But I digress...

The landowners' feelings of powerlessness were palpable despite legal etiquette. Janeice Anderson spoke of being between a rock and a hard place; Mr Currie stated that he had nothing to gain and everything to lose, unlike Alpha Coal; Paola Cassoni asked the Court to consider how many landholders would want to take a multinational company to court for breach of contract.

Counsel for the Coast and Country Association of Queensland (CCAQ) questioned two basic assumptions of Hancock Coal: that coal is good, and everyone supports the mining and export of coal; and that whatever has to happen to the environment will be OK because the mining company will be able to manage it. Unjust and unproven assertions were being made, he claimed: that the demand for coal will continue; and that the impact on groundwater is fully understood. He doubted that ecologically sustainable development could be maintained under the legislative framework, but nevertheless asked that the framework be applied in this case in order to determine if the evidence presented to Court stood up.

CCAQ counsel and the Judge debated the rather schizophrenic relationship of the Environmental Protection Act (EPA) and the Mineral Resources Act (MRA) with reference to the mining industry. The MRA assumes that mining is in the interest of the common good, while the EPA recommends the precautionary principle be applied: the MRA ties a judge's hands when it comes to conditions of approval, while the EPA requires that he decides whether there is sufficient evidence to show that what is proposed is amenable to the management of the conditions imposed.

Hancock's legal team suggested the Judge adopt a holistic approach, and not necessarily aim to tick all the boxes but rather establish a level of acceptability in balancing competing interests. That the MLA is to be mineralized is not in dispute and neither is the fact that there will be an impact in the MLA – within an 'acceptable level'. Future uncertainty does not mitigate against the approval of the mine now, Hancock's counsel argued. They also played down the relevance of groundwater impact management at this stage. Groundwater modelling is the issue in this case, under 'the statutory scheme'; the impacts on groundwater will be dealt with robustly during the water licensing process (under the Water Act). They dismissed some expert witnesses' disagreement with the groundwater modelling parameters as insignificant.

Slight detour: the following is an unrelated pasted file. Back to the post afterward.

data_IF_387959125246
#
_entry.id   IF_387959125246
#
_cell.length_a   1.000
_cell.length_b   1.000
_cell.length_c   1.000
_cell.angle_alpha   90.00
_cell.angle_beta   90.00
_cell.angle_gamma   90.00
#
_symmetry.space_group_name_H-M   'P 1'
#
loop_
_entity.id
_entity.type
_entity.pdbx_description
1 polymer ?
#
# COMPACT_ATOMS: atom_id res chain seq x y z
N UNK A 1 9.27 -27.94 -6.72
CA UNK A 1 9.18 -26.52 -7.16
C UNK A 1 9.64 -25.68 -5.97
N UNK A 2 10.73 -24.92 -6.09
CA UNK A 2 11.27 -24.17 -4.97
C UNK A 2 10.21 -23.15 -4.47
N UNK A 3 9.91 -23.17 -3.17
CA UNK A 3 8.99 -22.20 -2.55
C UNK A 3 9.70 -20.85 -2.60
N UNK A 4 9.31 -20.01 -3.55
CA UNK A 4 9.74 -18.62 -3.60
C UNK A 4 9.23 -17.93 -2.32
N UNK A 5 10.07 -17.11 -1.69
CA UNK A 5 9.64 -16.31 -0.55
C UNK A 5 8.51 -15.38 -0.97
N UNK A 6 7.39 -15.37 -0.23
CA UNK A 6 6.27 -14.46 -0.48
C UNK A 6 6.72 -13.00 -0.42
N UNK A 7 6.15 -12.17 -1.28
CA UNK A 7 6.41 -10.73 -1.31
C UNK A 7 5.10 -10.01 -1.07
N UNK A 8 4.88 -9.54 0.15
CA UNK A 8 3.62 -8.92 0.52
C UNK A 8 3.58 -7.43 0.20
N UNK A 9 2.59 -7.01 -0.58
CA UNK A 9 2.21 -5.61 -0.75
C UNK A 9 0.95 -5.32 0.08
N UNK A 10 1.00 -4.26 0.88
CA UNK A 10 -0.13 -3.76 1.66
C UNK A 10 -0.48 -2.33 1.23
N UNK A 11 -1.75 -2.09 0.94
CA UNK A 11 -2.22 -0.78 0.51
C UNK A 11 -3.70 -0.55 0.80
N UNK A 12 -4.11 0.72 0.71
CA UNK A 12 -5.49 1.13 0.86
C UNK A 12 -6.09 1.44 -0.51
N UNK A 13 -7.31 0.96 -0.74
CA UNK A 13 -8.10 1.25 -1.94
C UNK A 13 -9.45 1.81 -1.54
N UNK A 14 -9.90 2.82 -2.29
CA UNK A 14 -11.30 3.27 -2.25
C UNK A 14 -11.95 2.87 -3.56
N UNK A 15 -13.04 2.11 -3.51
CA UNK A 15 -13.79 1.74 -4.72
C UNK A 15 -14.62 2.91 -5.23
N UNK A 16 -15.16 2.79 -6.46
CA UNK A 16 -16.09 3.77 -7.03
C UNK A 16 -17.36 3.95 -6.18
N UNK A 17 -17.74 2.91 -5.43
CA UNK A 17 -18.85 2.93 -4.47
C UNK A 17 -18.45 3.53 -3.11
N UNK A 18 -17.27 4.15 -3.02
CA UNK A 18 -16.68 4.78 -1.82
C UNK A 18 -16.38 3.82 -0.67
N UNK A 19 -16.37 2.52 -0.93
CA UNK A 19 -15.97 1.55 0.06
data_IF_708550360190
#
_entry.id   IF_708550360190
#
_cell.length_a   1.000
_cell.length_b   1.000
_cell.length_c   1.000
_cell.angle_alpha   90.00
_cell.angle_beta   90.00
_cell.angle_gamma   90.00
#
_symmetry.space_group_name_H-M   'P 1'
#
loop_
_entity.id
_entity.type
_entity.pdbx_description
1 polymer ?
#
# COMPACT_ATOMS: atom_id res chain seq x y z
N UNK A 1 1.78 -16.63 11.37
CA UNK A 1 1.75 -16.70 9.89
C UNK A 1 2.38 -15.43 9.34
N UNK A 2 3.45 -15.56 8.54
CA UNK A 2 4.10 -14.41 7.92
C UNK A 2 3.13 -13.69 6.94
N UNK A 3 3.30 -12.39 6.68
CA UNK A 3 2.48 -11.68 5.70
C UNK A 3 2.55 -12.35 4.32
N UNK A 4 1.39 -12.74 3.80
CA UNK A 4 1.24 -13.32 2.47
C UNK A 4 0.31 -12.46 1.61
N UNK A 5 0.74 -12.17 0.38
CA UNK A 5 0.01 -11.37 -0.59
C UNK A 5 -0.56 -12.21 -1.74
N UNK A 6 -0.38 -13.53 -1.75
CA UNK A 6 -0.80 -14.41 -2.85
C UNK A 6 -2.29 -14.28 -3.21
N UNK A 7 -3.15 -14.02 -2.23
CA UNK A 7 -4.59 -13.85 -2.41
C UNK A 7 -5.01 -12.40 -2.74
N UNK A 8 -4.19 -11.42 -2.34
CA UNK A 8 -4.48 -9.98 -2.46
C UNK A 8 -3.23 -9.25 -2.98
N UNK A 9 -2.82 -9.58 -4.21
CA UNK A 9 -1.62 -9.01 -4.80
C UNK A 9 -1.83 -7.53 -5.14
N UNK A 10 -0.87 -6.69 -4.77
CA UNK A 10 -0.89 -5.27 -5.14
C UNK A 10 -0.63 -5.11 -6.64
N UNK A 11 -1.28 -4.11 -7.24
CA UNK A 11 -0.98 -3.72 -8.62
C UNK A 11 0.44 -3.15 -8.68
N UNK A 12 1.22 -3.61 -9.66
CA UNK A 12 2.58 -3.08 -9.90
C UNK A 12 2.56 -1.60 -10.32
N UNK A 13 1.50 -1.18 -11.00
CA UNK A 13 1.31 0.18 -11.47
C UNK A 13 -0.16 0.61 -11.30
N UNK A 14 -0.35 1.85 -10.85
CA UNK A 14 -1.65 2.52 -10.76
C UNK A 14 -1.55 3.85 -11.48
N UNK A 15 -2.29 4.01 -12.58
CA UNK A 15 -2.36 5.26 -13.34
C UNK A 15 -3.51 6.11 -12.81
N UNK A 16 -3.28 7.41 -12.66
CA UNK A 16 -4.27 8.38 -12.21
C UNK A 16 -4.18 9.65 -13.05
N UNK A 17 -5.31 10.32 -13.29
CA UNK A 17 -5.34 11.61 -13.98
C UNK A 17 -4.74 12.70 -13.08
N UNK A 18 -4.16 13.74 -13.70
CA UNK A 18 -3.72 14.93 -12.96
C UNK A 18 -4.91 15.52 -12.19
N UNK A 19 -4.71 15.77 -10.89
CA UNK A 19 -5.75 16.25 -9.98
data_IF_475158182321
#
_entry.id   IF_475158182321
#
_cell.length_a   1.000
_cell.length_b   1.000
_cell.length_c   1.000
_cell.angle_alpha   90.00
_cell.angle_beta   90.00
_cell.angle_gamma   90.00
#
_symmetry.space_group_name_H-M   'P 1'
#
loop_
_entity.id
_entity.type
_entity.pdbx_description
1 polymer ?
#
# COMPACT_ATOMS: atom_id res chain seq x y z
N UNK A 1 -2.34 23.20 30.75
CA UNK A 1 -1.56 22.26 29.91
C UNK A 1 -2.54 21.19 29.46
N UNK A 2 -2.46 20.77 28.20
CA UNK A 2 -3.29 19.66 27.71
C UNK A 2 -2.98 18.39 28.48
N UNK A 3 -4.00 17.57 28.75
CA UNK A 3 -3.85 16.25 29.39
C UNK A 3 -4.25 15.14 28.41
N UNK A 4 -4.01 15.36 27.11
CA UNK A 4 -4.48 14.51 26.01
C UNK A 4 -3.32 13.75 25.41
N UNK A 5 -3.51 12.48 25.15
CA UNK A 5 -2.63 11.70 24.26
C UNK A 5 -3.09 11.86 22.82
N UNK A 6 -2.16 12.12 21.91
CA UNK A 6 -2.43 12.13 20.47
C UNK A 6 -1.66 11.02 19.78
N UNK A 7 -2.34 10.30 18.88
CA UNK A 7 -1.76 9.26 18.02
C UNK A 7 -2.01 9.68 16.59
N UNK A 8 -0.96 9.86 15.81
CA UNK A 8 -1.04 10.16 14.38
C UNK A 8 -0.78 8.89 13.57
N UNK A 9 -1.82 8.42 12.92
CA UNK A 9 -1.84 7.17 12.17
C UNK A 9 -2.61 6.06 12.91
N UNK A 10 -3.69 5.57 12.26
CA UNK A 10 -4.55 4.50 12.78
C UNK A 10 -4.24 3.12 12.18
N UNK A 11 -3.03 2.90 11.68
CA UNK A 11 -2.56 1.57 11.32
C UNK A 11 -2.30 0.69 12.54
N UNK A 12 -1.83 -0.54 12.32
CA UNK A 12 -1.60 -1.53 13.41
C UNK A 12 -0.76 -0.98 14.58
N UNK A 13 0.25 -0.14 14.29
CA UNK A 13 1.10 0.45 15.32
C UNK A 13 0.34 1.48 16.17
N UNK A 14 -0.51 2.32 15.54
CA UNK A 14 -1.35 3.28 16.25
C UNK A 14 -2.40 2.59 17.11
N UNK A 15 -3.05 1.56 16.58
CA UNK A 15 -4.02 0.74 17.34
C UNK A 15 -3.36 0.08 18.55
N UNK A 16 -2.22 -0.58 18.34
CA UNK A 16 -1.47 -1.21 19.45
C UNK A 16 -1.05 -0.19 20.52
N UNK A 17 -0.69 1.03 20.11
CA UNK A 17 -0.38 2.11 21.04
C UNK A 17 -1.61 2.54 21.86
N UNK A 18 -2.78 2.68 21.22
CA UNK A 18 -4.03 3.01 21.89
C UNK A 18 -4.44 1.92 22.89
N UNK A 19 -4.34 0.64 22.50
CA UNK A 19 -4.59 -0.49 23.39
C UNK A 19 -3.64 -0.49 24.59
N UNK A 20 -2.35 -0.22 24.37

Above all, Hancock obviously do not want their application held up by any consideration of changes to the wider assessment procedures. Their counsel pointed out that the Judge should only be concerned with their application, not those of other mining companies in the future. Hancock have conducted a 'rigorous assessment process' and the Co-ordinator General's 'suite of conditions' adequately protects the landowners and establishes monitoring safeguards.

Finally, they reiterated their belief that the Alpha mine will not contribute to an increase in global greenhouse gas emissions – since the coal is intended for export and coal production is determined by demand, if Hancock don't feed that demand, somebody else will – or climate change in Queensland. And, as far as ecology is concerned, they claim to have provided an adequate response to the impact of the mine in what is a highly disturbed area. Counsel even went so far as to claim that their biodiversity offsetting management plan would improve it.